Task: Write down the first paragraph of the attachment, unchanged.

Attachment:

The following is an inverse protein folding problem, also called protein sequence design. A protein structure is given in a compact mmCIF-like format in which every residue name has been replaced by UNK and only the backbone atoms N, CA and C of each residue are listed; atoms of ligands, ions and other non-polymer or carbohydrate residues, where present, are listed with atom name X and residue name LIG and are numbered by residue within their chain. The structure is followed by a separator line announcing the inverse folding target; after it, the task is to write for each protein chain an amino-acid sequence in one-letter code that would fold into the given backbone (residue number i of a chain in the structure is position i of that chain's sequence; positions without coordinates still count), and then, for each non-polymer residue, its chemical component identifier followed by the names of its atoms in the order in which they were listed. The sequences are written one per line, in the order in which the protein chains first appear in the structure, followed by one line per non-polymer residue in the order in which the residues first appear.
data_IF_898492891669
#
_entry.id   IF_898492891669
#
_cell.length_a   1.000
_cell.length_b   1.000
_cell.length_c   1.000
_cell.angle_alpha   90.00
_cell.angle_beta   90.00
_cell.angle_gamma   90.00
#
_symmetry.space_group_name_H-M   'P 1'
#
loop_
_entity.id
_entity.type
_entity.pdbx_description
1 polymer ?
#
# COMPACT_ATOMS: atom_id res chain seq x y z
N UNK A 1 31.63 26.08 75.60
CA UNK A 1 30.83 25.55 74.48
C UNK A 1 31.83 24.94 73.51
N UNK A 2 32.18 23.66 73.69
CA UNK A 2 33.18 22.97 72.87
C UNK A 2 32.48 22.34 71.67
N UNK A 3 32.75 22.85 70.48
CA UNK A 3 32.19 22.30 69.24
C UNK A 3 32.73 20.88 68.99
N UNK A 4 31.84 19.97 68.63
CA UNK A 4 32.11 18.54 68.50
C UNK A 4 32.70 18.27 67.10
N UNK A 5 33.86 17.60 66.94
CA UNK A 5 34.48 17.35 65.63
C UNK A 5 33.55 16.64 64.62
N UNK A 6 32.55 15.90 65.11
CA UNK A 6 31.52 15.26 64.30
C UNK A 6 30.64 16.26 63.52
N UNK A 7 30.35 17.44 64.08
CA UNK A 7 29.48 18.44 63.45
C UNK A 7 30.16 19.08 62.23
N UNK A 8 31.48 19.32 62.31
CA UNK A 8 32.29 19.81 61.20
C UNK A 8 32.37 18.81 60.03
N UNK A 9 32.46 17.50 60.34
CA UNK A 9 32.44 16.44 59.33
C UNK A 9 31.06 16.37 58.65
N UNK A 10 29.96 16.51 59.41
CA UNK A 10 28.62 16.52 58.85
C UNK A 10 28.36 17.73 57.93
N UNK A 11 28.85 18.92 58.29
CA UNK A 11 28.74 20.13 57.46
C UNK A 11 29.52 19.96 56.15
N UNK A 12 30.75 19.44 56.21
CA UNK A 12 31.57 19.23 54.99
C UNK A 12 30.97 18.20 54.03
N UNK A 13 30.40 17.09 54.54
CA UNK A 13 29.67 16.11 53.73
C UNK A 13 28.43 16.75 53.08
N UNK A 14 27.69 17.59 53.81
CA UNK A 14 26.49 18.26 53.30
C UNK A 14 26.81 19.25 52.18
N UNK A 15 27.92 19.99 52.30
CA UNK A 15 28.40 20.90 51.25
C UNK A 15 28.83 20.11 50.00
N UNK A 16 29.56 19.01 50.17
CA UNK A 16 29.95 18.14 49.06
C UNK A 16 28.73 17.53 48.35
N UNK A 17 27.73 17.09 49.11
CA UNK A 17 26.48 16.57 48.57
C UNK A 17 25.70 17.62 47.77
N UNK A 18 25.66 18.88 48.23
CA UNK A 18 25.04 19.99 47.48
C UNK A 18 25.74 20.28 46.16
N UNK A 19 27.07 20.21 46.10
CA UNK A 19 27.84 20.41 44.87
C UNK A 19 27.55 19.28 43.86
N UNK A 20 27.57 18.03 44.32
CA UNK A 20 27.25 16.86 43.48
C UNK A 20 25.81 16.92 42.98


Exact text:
The following is an inverse protein folding problem, also called protein sequence design. A protein structure is given in a compact mmCIF-like format in which every residue name has been replaced by UNK and only the backbone atoms N, CA and C of each residue are listed; atoms of ligands, ions and other non-polymer or carbohydrate residues, where present, are listed with atom name X and residue name LIG and are numbered by residue within their chain. The structure is followed by a separator line announcing the inverse folding target; after it, the task is to write for each protein chain an amino-acid sequence in one-letter code that would fold into the given backbone (residue number i of a chain in the structure is position i of that chain's sequence; positions without coordinates still count), and then, for each non-polymer residue, its chemical component identifier followed by the names of its atoms in the order in which they were listed. The sequences are written one per line, in the order in which the protein chains first appear in the structure, followed by one line per non-polymer residue in the order in which the residues first appear.